It's obvious that we're on the verge of making a leap into a future where even the idea of a games "console" is obsolete. But I can't help thinking we're back in the eighties where we're close but be just not there yet. The internet (especially in this country) can't support millions of people cloud gaming at a speed and stability needed. As far as I'm aware anyway. So I think (for my money) the PS4 will just be a little step, it'll be a faster horse that'll have inspirational thoughts of being a car. If Sony can begin to organise their hardware to help devs then I'd be happy. Oh, and get rid of loading times.

Posted on 4 Dec 2011 21:00:03 GMT
Last edited by the author on 4 Dec 2011 21:19:20 GMT
Nessy says:
Having just bought another PS3 Riddles, i would still say to this day it was a fu*king disaster from day dot.

There are so many little things that annoy me about it from the laggy as hell PSN, to the fact you can't charge the controller when the console is on stand by, to the mostly terrible cross platform games, to the laggy as hell XMB and the unreal times it takes to install patches, games, demos and sync Trophies.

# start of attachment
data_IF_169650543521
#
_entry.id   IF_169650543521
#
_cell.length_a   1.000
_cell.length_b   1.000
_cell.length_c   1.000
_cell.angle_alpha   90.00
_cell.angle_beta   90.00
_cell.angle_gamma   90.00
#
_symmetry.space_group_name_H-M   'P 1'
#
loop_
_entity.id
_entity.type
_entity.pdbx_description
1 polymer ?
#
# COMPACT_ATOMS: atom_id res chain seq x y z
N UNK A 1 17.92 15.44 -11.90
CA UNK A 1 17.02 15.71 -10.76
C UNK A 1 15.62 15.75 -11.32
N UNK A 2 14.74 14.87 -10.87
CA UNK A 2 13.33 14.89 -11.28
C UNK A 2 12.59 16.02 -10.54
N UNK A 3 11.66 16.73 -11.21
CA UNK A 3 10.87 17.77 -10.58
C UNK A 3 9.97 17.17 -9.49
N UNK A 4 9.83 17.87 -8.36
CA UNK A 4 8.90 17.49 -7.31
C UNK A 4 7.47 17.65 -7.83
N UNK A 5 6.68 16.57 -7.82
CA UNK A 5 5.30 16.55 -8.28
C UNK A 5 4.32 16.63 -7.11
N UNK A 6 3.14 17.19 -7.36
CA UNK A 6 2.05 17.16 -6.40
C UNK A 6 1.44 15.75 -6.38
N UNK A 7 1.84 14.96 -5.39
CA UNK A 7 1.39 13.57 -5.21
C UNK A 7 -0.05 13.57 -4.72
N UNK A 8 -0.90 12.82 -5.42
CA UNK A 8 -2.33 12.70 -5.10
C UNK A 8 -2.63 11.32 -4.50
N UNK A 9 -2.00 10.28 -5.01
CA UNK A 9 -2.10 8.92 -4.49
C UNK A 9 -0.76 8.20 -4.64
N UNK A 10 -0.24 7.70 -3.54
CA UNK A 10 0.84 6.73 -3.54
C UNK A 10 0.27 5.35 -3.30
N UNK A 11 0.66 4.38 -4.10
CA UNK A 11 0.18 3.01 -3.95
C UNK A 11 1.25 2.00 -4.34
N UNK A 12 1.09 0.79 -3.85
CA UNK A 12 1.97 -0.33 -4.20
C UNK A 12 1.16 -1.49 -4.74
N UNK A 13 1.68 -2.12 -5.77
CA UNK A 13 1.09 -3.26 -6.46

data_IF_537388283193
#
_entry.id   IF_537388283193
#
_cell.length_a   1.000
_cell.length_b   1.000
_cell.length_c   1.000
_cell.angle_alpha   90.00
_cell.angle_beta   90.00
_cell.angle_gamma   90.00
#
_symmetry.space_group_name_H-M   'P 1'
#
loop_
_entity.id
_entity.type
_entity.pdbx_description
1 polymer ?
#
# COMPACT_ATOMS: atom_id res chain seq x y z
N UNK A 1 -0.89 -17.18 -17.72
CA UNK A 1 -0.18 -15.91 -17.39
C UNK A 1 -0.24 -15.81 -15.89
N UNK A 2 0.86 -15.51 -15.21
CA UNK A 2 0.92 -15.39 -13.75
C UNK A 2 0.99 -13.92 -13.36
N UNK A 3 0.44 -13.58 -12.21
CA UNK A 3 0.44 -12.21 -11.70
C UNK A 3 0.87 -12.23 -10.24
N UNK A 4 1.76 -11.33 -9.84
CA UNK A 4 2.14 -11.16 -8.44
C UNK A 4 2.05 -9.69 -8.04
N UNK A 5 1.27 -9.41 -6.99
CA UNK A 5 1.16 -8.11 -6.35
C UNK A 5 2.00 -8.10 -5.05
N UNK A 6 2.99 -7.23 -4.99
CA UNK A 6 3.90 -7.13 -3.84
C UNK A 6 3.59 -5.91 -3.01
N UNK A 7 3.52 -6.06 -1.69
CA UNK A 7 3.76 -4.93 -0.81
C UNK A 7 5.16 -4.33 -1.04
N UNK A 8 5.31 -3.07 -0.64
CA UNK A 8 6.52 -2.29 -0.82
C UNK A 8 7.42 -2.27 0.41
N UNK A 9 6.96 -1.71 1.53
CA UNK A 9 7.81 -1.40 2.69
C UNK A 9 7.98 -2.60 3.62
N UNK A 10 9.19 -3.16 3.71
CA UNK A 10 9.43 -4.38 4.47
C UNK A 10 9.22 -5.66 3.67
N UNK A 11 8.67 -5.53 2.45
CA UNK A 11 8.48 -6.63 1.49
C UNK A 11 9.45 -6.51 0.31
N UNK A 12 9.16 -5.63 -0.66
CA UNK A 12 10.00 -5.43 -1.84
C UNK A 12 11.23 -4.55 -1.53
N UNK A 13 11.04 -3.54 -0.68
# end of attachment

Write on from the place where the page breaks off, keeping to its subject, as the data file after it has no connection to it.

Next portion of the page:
The problems started when Sony gimped themselfs with a $hitty dirt cheap GPU and a pityfull ammount of Ram, (256Mb for the overall System and 256Mb for the GPU was never going to cut it, even in 2006) early in development.

Then there was the complexity of the Cell CPU which to multi platform developers used to building games on PC workstations then easily porting them to the 360 (which is basically a 2006 budget gaming PC) was like trying to fit a square peg into a circle hole, the last 5 years results leading up to and including Skyrim are evidence (Oblivion, Fallout 3, GTA 4, Red Dead Redemption, Bayonetta, all of the Call of Duty's and countless more big name cross platform games are all superior on Microsoft's Xbox because of the choices they made at the development stages of the console.